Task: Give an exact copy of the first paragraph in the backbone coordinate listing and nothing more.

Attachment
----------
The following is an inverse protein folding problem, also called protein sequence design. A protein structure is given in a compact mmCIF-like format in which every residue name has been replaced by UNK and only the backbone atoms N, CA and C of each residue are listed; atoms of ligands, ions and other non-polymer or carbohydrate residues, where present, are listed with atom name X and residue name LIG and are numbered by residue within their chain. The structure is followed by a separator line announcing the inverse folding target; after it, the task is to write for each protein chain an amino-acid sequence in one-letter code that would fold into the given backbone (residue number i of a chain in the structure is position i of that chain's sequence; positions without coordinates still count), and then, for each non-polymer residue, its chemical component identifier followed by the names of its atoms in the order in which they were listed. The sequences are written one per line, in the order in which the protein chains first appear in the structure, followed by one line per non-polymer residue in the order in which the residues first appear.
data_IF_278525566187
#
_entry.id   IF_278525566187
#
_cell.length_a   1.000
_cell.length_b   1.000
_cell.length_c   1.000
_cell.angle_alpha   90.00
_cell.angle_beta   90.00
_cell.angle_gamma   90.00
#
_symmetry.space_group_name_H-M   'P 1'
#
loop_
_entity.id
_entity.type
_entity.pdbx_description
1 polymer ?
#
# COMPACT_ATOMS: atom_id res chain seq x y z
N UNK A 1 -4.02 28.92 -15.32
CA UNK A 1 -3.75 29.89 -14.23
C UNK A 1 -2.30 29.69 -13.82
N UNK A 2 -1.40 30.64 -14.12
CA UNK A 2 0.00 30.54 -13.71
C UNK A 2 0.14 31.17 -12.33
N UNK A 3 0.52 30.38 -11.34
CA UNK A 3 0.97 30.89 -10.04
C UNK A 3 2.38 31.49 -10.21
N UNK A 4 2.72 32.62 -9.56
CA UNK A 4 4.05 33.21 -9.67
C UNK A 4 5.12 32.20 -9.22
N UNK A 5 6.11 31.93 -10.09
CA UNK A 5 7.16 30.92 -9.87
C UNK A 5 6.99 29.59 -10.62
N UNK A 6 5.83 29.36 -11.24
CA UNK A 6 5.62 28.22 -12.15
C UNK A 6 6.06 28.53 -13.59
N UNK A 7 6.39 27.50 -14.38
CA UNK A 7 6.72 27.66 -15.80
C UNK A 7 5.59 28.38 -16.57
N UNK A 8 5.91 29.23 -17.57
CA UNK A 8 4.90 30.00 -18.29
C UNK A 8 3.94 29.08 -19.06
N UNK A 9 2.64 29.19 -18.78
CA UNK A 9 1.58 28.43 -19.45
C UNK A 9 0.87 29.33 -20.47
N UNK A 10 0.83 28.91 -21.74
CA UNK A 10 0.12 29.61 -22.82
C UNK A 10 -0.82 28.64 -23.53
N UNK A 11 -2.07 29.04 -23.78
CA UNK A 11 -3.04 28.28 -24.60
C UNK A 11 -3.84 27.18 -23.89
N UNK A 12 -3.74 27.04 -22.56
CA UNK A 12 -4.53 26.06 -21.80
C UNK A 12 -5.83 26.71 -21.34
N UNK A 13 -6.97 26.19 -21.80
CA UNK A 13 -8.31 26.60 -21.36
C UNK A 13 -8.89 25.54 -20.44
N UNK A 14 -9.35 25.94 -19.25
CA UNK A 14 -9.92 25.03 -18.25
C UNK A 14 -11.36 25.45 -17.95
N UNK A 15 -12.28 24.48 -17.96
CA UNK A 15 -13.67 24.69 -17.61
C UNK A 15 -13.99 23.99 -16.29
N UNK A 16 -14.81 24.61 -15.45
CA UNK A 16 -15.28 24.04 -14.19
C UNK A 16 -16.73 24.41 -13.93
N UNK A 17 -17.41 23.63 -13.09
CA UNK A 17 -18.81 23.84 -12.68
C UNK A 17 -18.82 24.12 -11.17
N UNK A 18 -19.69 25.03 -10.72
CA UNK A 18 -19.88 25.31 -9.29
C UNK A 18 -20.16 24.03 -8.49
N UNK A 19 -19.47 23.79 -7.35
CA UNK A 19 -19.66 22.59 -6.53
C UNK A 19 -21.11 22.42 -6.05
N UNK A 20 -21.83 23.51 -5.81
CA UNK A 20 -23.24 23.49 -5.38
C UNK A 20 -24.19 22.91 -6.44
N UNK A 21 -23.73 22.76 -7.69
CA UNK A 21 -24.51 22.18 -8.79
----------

The following is an inverse protein folding problem, also called protein sequence design. A protein structure is given in a compact mmCIF-like format in which every residue name has been replaced by UNK and only the backbone atoms N, CA and C of each residue are listed; atoms of ligands, ions and other non-polymer or carbohydrate residues, where present, are listed with atom name X and residue name LIG and are numbered by residue within their chain. The structure is followed by a separator line announcing the inverse folding target; after it, the task is to write for each protein chain an amino-acid sequence in one-letter code that would fold into the given backbone (residue number i of a chain in the structure is position i of that chain's sequence; positions without coordinates still count), and then, for each non-polymer residue, its chemical component identifier followed by the names of its atoms in the order in which they were listed. The sequences are written one per line, in the order in which the protein chains first appear in the structure, followed by one line per non-polymer residue in the order in which the residues first appear.